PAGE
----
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Movie reviews: The Grinch, Just A Breath Away


Rating: 3.5 Ticks

Many will be familiar with Dr Seuss' green grouch, and this version based on his 1957 book How The Grinch Stole Christmas! does not deviate from its source material.

Like 2012's The Lorax, the children's author's beloved tales work exceptionally well as animation. The colours are bright and cheery even though the story revolves around a sourpuss.

Having a spirited Benedict Cumberbatch as the voice of the Grinch is a bonus.

Although we see how the bitter, cave-dwelling creature with a heart three sizes too small schemes to take away the festive celebration from the cheery inhabitants of Whoville, you know deep down, he is not a meanie.

A big tell-tale sign is how he treats his only companion, the adorable, loyal dog Max.

The film also adds a backstory (narrated by Pharrell Williams) on the real reason why the Grinch hates Christmas, and that is a winner. The subplot about effervescent six-year-old Cindy-Lou's quest to get her letter to Santa will also warm your heart.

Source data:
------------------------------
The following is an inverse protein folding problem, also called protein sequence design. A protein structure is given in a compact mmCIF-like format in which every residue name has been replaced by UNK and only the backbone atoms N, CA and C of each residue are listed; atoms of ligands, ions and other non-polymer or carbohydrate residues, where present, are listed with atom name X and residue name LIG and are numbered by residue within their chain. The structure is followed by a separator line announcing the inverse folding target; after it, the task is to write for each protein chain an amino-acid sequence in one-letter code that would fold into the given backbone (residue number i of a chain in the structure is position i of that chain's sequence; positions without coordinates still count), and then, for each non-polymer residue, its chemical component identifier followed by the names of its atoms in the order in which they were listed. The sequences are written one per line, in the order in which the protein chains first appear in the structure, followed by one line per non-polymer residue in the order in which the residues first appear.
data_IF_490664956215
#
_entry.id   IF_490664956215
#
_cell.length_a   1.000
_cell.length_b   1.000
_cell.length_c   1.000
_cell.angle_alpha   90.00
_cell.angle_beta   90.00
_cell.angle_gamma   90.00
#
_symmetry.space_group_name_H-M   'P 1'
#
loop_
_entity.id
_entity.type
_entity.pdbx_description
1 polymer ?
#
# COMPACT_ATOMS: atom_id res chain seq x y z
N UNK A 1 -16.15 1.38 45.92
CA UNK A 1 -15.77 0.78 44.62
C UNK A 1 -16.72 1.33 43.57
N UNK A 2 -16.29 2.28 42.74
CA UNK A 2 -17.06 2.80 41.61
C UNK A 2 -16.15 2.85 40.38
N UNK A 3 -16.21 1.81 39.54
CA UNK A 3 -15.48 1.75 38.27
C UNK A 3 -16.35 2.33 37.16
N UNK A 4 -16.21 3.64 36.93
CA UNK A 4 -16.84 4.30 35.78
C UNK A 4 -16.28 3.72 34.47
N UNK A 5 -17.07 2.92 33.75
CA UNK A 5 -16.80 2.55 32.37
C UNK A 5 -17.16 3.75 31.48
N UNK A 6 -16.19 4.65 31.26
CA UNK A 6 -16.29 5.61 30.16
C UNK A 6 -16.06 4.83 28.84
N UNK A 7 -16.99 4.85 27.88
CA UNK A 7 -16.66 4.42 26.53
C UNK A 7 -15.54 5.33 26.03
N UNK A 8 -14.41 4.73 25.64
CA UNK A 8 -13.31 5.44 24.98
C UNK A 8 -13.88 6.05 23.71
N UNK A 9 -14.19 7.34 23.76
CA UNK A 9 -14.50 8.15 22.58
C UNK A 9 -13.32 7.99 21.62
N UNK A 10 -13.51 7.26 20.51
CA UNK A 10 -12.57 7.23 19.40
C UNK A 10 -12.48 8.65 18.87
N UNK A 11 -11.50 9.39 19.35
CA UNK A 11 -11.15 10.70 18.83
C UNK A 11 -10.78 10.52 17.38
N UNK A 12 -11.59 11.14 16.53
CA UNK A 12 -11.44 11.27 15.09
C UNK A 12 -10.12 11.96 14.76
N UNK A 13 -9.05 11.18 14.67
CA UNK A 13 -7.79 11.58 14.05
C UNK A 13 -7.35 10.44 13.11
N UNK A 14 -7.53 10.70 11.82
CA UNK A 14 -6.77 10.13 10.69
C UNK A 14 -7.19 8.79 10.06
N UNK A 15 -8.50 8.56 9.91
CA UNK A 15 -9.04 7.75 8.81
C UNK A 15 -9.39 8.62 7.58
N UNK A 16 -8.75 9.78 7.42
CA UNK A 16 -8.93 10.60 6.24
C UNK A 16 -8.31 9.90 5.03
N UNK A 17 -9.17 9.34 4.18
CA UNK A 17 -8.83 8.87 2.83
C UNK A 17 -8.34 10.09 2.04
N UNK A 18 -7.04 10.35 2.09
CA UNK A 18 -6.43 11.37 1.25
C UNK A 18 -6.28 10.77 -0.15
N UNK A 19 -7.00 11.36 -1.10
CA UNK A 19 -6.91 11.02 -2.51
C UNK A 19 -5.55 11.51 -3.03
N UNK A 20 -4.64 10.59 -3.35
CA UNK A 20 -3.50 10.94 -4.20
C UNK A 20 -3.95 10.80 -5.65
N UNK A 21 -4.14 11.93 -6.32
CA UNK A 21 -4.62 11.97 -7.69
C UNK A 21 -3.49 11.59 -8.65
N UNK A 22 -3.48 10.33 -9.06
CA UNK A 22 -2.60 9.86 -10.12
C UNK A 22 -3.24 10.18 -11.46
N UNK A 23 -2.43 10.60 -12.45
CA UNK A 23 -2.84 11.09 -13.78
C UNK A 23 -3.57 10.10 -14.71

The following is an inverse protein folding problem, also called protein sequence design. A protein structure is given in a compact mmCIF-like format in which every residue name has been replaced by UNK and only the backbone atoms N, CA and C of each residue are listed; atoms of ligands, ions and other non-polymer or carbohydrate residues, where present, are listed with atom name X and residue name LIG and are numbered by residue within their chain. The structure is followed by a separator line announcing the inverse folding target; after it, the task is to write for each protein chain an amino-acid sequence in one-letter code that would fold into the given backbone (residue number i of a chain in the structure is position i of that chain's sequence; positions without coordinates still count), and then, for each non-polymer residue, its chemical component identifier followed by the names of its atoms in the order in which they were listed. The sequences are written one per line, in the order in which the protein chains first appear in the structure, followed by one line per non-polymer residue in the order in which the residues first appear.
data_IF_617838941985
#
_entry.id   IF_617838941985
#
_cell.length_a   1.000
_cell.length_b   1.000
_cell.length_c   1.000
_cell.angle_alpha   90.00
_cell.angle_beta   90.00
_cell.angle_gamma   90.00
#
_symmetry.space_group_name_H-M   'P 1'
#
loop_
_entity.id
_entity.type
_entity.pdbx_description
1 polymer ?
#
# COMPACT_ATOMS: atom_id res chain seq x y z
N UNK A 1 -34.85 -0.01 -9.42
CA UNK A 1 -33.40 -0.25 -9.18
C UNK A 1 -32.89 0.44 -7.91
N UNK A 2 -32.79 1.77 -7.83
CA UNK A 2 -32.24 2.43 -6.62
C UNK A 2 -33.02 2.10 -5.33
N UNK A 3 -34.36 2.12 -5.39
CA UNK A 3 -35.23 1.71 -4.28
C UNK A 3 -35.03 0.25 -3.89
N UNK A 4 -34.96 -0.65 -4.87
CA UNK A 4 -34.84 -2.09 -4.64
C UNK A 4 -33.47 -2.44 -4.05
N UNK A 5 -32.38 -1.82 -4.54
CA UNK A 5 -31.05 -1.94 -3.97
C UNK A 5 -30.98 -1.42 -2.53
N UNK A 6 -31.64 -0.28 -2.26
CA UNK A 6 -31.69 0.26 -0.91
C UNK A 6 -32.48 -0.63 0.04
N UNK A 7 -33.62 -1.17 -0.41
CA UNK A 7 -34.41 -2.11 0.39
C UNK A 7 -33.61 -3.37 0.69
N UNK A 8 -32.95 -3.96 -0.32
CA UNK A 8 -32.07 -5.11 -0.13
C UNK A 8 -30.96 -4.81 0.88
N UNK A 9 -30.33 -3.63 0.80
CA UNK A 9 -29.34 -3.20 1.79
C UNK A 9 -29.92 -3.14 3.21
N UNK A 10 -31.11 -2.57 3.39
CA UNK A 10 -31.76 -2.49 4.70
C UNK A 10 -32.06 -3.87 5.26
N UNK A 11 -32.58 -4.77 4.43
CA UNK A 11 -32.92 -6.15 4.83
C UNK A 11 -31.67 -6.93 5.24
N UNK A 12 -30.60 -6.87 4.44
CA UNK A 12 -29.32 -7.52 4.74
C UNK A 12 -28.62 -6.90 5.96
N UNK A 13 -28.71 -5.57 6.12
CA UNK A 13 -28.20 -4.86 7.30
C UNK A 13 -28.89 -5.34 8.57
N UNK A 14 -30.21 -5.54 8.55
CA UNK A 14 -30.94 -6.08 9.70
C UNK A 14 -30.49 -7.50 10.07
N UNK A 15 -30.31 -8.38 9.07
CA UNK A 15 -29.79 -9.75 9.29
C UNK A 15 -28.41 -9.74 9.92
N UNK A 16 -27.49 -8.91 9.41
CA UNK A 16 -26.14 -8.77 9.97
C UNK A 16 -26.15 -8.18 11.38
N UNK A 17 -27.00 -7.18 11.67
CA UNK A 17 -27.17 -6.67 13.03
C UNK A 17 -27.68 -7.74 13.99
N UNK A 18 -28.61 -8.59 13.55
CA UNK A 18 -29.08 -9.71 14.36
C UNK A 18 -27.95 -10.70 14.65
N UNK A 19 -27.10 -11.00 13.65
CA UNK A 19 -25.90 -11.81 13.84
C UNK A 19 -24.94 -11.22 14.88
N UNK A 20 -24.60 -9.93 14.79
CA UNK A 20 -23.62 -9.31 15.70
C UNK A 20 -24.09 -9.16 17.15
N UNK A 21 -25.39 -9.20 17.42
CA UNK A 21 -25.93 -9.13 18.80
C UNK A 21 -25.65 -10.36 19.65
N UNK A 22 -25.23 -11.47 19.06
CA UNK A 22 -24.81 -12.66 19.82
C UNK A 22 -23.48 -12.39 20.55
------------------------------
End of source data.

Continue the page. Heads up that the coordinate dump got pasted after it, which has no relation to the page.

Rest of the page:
The pacing could have been tighter, but overall, it is a fun family film.

The Grinch opens Nov 29, with sneaks this weekend. - JOANNE SOH

 The Grinch, Just A Breath Away


Rating: 2 Ticks

This French apocalyptic thriller heads to the rooftops of Paris, following a family of three who take refuge on the city's upper floors after a strange deadly fog overcomes everything below.

Mathieu (Romain Duris) and his wife Anna (Olga Kurylenko) are parents to Sarah (Fantine Harduin), who has a rare disease that forces her to live in a glass bubble in order to survive.

With one floor and a long inhale between them, the trio communicate via walkie talkies as they try to devise a plan to evacuate.

I was at the edge of my seat when the film began, but excitement and curiosity quickly turned into frustration.

With the stakes so high but the characters so poorly defined, Just A Breath Away feels like a wasted opportunity, with neither great action sequences nor nuanced characterisation.

Ultimately, this is an amateur textbook approach to the disaster movie genre, because when all the smoke clears, there's not much left to see. - NUR SYAHINDAH ISHAK